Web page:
Additionally, the upcoming workplace fairness legislation is but a first step towards a more diverse and equal Singapore. It does not address the important principle that discrimination cannot be tolerated in every aspect of life. In December 2022, the UN called on member states to enact comprehensive anti-discrimination legislation which goes beyond the workplace. I am sure that many of us have heard troubling accounts about discrimination in schools, in the housing rental market, in healthcare and beyond. The role of the law is indispensable in sending a clear signal that discrimination is not tolerated in Singapore and I hope that we can consider our part in enacting a comprehensive anti-discrimination law to ensure that nobody in Singapore has to feel like they are not equal to or less than others.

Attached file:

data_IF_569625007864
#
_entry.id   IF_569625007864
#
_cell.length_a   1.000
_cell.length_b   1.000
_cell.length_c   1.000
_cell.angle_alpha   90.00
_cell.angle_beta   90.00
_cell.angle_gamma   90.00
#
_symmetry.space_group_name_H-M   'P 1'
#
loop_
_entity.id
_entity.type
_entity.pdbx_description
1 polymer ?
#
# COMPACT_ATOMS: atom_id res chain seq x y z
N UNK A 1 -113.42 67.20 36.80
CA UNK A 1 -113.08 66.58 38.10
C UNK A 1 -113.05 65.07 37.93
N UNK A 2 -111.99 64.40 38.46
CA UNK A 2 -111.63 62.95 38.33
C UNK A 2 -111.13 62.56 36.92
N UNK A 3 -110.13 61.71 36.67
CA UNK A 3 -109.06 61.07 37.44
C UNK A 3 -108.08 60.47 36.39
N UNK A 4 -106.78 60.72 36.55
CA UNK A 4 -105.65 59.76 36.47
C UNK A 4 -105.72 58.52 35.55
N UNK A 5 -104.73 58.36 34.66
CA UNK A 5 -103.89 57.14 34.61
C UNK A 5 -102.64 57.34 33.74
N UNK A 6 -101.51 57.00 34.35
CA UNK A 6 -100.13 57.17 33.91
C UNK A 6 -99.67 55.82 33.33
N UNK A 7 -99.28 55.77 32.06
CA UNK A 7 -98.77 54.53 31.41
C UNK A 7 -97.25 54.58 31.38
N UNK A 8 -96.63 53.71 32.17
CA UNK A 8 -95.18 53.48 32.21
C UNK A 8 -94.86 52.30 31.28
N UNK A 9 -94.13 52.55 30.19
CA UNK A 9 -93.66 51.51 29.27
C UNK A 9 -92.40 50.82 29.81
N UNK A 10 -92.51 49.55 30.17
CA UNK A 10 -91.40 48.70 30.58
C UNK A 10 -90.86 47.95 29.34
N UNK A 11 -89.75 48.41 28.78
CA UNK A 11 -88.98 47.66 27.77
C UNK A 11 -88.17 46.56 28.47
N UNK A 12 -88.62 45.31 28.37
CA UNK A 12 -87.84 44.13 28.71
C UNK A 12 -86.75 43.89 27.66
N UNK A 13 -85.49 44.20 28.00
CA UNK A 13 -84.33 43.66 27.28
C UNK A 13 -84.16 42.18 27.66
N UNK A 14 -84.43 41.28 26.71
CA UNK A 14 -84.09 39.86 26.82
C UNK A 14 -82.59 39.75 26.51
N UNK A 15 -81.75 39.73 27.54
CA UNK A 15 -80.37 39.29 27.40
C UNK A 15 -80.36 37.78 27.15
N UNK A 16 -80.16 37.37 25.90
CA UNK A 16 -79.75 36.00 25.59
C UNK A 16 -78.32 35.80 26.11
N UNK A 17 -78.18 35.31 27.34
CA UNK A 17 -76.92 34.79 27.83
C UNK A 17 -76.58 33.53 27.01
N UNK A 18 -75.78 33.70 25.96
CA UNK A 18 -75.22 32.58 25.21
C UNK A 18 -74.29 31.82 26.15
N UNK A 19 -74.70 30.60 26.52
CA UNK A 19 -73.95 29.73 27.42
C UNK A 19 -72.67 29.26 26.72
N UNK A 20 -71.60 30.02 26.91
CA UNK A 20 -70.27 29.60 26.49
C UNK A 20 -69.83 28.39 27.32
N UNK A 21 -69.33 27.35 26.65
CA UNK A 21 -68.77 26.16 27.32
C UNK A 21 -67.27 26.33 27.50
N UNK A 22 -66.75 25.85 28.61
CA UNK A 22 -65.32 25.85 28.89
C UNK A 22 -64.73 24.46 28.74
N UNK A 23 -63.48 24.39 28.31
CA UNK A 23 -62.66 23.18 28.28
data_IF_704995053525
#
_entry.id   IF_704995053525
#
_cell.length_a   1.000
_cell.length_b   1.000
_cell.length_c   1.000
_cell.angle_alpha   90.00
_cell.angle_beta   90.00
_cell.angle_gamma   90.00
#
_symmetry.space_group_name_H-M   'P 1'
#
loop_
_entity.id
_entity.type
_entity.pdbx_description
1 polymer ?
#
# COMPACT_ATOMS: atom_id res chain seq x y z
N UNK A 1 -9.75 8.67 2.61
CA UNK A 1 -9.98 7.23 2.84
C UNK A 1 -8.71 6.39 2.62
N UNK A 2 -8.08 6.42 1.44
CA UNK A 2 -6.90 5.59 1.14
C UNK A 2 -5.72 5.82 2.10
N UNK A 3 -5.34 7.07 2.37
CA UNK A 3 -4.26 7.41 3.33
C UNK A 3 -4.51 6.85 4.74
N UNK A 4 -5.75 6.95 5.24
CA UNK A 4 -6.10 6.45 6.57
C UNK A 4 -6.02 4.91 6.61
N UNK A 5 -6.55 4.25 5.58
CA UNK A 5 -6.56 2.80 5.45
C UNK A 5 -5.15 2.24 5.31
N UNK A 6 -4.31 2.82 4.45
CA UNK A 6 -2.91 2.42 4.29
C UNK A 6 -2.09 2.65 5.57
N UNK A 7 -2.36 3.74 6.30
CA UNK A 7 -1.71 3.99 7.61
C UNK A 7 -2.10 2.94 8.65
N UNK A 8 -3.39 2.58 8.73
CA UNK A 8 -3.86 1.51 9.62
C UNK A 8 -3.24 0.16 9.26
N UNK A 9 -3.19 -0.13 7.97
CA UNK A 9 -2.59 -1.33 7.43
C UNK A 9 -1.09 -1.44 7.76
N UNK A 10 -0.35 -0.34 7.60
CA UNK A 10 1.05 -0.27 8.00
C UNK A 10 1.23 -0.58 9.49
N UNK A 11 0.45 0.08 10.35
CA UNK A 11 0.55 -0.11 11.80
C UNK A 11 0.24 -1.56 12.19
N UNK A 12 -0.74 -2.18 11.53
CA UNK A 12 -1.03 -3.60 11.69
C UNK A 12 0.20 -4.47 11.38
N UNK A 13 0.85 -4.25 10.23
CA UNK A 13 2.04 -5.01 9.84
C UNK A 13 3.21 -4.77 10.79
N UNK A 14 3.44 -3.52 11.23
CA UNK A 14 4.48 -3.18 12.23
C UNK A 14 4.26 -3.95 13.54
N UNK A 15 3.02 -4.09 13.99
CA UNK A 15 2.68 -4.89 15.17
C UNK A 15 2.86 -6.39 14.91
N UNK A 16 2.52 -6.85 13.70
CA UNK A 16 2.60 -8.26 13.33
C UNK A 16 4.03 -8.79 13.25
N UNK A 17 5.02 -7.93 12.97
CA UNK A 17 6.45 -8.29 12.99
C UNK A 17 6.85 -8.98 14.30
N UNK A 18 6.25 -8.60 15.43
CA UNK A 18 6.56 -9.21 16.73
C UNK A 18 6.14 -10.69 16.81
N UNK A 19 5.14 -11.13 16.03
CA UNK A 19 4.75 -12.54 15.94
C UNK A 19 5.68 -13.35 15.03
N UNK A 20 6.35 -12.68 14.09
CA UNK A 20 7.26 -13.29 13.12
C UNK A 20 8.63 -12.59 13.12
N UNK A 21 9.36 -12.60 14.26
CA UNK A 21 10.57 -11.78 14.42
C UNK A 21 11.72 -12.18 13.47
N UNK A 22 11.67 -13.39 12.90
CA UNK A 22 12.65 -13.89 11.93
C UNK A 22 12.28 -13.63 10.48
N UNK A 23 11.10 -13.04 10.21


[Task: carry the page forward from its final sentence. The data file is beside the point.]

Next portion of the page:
Trust, Trust, Trust
Finally, I would like to share my thoughts on the topic of trust – another recurrent theme of late. It is true that a healthy, good relationship is always built off a bedrock of trust, and that the maintenance of this trust is a constant work-in-progress, and shifts and flexes with the effluxion of time. The Government often quotes the high levels of trust our people have in Government and public institutions as being key to our success as a nation. And it is true that we have largely avoided the deep political divide that is believed to have contributed to phenomena like the partisan response to mask mandates and vaccine rollouts in countries like the US, and that this greatly benefited us in our whole-of-nation fight against the Covid pandemic.